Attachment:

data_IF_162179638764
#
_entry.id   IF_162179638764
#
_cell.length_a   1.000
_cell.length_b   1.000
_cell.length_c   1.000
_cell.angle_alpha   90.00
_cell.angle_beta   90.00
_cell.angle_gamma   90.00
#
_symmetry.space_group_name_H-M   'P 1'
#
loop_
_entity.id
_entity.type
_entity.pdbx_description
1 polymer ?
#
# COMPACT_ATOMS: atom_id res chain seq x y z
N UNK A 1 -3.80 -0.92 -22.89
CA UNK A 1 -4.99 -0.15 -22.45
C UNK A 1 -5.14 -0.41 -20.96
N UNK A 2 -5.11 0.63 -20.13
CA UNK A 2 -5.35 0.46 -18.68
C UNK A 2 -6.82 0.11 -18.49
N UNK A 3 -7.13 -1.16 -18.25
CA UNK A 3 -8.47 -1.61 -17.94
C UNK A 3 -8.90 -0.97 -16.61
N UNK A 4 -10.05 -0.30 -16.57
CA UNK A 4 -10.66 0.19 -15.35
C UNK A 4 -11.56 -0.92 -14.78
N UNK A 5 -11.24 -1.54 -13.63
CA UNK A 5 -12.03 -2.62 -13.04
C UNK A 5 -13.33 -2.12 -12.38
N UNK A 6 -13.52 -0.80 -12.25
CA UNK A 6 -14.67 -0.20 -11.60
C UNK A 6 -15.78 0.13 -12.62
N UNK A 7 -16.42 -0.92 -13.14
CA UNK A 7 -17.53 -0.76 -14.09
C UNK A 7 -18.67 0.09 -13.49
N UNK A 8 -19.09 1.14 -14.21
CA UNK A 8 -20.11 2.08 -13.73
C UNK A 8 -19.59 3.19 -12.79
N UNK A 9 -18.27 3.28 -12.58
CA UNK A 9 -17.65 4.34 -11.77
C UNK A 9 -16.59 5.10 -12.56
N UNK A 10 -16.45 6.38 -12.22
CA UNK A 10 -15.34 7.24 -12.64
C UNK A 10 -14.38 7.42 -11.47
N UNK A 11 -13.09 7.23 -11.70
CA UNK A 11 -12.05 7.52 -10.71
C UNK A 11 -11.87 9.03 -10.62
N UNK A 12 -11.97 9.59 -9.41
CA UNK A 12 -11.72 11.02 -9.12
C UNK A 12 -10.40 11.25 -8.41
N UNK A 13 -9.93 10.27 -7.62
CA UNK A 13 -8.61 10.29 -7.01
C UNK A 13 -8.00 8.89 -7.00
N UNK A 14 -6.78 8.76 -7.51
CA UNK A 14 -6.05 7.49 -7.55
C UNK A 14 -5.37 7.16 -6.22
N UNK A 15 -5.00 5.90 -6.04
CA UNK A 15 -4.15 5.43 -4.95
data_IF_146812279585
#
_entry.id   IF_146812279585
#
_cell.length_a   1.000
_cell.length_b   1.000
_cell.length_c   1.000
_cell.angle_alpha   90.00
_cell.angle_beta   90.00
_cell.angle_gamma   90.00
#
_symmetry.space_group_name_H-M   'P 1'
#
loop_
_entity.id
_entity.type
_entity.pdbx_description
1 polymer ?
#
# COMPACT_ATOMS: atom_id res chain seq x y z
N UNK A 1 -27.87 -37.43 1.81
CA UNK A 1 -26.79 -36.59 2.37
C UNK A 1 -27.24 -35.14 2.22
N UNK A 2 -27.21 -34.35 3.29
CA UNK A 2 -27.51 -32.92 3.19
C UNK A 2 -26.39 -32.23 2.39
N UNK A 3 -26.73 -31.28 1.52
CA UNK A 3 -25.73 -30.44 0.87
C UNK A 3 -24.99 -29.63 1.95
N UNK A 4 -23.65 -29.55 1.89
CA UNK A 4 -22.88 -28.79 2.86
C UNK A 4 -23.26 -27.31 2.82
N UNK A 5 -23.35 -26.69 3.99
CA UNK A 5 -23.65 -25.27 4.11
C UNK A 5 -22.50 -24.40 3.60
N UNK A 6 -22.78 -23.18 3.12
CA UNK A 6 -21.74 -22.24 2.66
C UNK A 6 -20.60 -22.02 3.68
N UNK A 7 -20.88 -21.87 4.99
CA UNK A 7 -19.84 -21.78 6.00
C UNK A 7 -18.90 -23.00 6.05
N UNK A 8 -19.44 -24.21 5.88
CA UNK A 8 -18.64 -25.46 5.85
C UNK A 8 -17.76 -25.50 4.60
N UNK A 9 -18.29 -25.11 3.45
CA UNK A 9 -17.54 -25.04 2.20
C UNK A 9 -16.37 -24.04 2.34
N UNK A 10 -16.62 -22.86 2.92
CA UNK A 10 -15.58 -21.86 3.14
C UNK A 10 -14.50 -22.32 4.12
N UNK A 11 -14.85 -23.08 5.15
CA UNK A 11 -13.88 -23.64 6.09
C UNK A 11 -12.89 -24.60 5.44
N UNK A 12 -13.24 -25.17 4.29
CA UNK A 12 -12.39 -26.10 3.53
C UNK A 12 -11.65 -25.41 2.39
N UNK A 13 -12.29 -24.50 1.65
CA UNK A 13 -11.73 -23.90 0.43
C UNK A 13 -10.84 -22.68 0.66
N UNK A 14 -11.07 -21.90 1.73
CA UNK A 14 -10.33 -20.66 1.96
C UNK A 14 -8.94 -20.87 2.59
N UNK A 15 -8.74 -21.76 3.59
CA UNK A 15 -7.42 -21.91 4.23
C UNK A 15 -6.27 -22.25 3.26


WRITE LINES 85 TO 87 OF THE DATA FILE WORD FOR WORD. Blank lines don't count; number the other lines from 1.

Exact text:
N UNK A 1 -27.87 -37.43 1.81
CA UNK A 1 -26.79 -36.59 2.37
C UNK A 1 -27.24 -35.14 2.22